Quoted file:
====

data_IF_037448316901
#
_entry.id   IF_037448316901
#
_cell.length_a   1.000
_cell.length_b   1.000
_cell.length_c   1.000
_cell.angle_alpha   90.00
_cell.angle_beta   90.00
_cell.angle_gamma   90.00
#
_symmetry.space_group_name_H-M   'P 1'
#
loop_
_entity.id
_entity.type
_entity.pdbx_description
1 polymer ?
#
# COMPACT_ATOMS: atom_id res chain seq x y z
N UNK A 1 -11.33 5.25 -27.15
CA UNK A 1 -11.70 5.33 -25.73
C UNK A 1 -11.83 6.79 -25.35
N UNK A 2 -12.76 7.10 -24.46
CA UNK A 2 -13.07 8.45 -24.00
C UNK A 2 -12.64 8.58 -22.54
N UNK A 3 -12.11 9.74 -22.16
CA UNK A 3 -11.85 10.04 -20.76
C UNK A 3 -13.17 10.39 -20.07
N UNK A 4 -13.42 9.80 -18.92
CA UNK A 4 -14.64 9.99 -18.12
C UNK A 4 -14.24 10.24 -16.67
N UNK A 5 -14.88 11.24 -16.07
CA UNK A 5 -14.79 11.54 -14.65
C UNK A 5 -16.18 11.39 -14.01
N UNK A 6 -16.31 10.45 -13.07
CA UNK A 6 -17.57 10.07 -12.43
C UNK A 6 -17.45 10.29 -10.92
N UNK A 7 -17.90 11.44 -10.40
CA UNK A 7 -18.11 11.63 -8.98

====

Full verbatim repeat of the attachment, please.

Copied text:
data_IF_037448316901
#
_entry.id   IF_037448316901
#
_cell.length_a   1.000
_cell.length_b   1.000
_cell.length_c   1.000
_cell.angle_alpha   90.00
_cell.angle_beta   90.00
_cell.angle_gamma   90.00
#
_symmetry.space_group_name_H-M   'P 1'
#
loop_
_entity.id
_entity.type
_entity.pdbx_description
1 polymer ?
#
# COMPACT_ATOMS: atom_id res chain seq x y z
N UNK A 1 -11.33 5.25 -27.15
CA UNK A 1 -11.70 5.33 -25.73
C UNK A 1 -11.83 6.79 -25.35
N UNK A 2 -12.76 7.10 -24.46
CA UNK A 2 -13.07 8.45 -24.00
C UNK A 2 -12.64 8.58 -22.54
N UNK A 3 -12.11 9.74 -22.16
CA UNK A 3 -11.85 10.04 -20.76
C UNK A 3 -13.17 10.39 -20.07
N UNK A 4 -13.42 9.80 -18.92
CA UNK A 4 -14.64 9.99 -18.12
C UNK A 4 -14.24 10.24 -16.67
N UNK A 5 -14.88 11.24 -16.07
CA UNK A 5 -14.79 11.54 -14.65
C UNK A 5 -16.18 11.39 -14.01
N UNK A 6 -16.31 10.45 -13.07
CA UNK A 6 -17.57 10.07 -12.43
C UNK A 6 -17.45 10.29 -10.92
N UNK A 7 -17.90 11.44 -10.40
CA UNK A 7 -18.11 11.63 -8.98